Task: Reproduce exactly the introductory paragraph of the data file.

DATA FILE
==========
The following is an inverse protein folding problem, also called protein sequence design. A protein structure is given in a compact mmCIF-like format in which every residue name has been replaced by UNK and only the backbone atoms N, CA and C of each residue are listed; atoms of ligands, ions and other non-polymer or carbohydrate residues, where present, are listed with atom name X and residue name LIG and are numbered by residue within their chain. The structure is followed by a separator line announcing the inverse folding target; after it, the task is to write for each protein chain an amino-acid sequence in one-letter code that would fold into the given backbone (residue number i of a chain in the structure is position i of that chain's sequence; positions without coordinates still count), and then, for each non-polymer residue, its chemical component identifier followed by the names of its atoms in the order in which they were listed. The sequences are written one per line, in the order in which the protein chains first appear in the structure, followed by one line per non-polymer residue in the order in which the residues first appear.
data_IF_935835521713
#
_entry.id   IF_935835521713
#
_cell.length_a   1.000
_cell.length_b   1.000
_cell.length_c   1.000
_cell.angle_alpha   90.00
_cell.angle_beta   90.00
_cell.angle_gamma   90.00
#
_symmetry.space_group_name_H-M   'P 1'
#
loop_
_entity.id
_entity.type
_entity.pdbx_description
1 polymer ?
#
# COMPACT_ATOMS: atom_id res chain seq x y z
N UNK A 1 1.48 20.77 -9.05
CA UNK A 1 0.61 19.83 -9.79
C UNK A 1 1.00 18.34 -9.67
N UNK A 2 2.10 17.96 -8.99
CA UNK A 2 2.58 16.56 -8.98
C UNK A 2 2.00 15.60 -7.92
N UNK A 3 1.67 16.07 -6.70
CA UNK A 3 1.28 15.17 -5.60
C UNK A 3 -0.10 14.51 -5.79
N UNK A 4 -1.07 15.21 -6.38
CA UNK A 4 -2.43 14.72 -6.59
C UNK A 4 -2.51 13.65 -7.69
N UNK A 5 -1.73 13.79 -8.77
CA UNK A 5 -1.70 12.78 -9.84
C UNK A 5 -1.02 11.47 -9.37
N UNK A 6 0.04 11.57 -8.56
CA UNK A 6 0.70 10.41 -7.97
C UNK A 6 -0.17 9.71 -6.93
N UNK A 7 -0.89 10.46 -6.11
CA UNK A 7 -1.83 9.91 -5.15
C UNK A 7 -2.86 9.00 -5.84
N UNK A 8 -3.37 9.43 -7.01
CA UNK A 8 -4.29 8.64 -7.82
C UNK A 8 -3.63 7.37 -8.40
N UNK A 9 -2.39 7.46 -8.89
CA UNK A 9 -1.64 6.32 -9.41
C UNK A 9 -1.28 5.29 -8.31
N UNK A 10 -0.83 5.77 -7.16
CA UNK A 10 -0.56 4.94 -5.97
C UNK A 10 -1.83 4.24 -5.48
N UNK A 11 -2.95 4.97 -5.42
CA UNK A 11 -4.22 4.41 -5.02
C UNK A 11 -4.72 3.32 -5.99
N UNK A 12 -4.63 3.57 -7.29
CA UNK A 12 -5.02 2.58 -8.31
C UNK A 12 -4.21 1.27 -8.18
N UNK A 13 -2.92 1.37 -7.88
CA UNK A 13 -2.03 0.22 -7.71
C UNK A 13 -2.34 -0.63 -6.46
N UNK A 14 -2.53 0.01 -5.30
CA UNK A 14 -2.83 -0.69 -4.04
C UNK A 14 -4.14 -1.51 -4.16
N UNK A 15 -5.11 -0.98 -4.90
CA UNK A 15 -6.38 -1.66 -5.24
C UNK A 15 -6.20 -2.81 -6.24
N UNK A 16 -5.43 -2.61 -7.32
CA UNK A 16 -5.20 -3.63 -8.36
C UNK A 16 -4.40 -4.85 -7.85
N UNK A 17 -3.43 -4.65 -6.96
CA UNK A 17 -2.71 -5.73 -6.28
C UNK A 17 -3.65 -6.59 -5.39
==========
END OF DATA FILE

The following is an inverse protein folding problem, also called protein sequence design. A protein structure is given in a compact mmCIF-like format in which every residue name has been replaced by UNK and only the backbone atoms N, CA and C of each residue are listed; atoms of ligands, ions and other non-polymer or carbohydrate residues, where present, are listed with atom name X and residue name LIG and are numbered by residue within their chain. The structure is followed by a separator line announcing the inverse folding target; after it, the task is to write for each protein chain an amino-acid sequence in one-letter code that would fold into the given backbone (residue number i of a chain in the structure is position i of that chain's sequence; positions without coordinates still count), and then, for each non-polymer residue, its chemical component identifier followed by the names of its atoms in the order in which they were listed. The sequences are written one per line, in the order in which the protein chains first appear in the structure, followed by one line per non-polymer residue in the order in which the residues first appear.